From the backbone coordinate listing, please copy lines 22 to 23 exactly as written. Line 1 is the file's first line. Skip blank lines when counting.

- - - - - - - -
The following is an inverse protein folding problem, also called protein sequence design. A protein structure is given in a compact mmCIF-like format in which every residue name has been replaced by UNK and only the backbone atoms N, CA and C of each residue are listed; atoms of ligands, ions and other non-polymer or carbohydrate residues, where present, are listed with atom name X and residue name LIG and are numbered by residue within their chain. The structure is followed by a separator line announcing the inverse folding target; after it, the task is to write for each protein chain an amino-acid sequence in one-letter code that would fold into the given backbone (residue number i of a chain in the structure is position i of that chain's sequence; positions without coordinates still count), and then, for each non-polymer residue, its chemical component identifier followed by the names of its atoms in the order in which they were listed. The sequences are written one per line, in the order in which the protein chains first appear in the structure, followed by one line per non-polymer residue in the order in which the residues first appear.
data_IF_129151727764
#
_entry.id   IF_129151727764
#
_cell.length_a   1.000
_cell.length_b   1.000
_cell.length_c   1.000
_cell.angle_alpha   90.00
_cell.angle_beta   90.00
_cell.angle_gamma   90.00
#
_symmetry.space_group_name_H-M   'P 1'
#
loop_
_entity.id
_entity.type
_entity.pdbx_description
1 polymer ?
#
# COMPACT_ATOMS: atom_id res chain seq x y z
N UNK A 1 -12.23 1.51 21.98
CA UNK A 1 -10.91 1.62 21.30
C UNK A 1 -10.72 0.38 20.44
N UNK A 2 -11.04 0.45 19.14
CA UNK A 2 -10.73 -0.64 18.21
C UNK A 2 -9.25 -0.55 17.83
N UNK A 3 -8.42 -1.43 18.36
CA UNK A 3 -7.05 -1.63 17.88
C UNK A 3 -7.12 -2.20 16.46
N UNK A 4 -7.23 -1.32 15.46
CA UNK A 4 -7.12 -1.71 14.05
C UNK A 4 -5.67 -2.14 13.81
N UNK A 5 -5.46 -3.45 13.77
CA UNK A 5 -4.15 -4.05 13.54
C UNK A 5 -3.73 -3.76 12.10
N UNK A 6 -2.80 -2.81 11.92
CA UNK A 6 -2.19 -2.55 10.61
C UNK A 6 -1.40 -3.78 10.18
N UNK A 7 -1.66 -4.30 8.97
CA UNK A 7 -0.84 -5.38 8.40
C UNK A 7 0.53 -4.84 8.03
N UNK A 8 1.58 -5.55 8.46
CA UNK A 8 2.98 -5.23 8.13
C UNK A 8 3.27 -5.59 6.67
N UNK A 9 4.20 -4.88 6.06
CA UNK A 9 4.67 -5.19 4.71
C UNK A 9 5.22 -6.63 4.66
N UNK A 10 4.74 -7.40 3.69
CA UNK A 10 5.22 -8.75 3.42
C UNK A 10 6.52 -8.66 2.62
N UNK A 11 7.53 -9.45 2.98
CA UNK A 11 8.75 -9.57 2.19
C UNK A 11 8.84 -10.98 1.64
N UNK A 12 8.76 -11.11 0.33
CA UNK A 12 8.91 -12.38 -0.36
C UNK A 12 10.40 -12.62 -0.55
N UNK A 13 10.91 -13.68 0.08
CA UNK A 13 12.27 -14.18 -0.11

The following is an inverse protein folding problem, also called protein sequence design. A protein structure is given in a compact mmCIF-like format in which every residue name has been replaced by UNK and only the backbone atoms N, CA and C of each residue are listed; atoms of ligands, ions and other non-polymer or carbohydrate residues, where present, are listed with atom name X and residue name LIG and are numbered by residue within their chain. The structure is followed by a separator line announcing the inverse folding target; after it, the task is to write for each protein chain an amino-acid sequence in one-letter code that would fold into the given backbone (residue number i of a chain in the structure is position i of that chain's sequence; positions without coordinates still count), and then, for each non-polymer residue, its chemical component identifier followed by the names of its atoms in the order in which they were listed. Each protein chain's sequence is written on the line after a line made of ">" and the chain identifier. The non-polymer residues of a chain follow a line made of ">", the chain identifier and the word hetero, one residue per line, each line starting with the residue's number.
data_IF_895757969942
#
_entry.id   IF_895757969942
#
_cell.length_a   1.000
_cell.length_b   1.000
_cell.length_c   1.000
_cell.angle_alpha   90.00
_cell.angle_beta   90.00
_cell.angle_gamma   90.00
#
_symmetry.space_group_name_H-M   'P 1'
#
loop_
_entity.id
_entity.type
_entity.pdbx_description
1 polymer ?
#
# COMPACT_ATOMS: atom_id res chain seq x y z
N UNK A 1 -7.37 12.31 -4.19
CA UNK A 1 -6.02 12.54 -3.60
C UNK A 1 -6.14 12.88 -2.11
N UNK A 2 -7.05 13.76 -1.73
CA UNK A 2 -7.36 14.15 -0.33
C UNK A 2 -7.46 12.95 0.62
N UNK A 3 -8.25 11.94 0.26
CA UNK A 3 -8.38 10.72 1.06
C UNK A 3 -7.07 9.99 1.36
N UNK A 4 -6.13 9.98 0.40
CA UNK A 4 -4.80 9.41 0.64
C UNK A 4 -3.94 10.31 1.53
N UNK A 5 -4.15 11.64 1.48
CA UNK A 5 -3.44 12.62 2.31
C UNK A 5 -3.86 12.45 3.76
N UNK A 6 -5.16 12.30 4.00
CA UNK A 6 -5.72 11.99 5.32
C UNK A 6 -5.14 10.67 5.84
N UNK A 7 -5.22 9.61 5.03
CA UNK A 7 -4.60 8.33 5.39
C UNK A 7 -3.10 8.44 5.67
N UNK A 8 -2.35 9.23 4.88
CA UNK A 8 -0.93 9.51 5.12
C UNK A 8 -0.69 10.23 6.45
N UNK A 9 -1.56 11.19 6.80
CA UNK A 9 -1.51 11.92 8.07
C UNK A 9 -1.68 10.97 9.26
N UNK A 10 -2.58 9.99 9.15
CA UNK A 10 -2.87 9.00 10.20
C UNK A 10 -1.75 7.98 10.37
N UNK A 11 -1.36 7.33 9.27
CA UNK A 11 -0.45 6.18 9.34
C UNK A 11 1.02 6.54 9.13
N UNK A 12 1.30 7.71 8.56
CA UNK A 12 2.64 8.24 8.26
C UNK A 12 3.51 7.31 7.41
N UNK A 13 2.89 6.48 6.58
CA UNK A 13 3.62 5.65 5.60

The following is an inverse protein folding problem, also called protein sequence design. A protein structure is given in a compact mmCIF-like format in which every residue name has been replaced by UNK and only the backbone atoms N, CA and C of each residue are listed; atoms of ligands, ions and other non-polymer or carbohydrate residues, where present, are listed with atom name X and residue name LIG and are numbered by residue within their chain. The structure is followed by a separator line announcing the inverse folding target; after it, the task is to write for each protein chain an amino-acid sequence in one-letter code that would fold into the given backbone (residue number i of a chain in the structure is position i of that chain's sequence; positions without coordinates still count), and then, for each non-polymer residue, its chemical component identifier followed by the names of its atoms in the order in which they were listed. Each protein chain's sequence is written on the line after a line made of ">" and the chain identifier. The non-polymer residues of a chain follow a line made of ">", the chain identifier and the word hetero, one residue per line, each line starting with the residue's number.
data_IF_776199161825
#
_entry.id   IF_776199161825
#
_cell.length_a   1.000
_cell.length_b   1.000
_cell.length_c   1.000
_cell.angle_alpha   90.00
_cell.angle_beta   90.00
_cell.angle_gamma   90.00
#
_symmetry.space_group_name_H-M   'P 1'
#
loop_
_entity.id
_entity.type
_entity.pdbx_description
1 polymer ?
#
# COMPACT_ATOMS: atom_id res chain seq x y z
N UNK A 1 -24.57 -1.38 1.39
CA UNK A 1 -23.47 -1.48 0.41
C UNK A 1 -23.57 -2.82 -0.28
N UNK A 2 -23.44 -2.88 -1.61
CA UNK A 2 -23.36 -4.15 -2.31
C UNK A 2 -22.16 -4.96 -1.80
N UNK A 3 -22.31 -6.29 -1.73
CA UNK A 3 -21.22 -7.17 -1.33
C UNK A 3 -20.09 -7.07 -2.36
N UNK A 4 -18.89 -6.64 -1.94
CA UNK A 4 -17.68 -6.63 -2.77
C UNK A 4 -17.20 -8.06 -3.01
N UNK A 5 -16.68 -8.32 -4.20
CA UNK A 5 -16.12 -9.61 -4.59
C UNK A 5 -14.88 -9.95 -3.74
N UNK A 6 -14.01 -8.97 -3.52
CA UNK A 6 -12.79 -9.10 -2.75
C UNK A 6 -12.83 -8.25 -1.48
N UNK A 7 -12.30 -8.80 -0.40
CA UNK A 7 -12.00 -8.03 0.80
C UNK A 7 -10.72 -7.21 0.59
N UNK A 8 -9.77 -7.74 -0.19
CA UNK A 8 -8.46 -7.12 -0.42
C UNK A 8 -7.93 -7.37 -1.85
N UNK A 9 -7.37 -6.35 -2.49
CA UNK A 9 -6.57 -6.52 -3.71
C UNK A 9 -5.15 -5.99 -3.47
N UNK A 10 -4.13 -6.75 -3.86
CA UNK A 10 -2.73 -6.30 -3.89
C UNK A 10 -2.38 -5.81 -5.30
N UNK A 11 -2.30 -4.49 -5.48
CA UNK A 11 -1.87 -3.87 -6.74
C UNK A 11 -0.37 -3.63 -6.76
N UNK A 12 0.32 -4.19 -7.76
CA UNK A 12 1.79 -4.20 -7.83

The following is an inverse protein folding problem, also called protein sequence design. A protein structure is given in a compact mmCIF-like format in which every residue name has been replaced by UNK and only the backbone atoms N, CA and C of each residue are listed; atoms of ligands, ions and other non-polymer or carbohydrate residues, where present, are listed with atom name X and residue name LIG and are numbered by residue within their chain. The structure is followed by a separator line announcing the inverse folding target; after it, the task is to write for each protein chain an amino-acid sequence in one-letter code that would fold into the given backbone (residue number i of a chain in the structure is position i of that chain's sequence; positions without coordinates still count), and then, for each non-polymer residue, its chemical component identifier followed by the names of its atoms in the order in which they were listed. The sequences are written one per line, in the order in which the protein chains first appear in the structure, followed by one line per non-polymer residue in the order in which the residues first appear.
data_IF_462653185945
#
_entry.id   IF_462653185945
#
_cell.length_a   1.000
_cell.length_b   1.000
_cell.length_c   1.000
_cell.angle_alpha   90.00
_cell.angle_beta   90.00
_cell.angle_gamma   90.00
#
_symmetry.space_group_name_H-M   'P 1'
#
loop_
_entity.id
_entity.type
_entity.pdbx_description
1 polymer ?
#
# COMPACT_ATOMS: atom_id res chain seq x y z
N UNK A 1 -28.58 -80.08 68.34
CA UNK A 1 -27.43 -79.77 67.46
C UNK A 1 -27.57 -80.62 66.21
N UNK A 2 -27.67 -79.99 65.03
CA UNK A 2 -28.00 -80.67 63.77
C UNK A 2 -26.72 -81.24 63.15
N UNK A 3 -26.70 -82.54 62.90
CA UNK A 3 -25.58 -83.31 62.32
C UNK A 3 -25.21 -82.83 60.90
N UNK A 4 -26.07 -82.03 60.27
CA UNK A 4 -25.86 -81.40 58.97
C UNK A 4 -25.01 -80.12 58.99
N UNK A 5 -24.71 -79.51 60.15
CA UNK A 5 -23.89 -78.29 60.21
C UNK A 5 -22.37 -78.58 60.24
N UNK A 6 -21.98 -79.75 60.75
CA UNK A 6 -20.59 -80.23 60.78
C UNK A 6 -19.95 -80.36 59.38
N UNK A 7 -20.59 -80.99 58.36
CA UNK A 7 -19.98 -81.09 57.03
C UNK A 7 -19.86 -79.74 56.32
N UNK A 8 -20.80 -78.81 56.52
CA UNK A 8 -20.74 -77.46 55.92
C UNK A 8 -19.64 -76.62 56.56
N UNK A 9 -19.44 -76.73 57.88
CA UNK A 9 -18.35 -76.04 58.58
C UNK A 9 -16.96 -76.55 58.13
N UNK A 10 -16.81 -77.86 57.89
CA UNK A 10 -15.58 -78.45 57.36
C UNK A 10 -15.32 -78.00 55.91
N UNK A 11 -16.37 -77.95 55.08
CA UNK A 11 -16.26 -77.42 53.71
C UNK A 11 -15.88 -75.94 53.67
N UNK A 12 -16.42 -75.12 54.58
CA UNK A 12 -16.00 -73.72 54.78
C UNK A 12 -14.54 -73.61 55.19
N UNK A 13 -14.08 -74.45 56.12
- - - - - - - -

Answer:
N UNK A 1 -12.23 1.51 21.98
CA UNK A 1 -10.91 1.62 21.30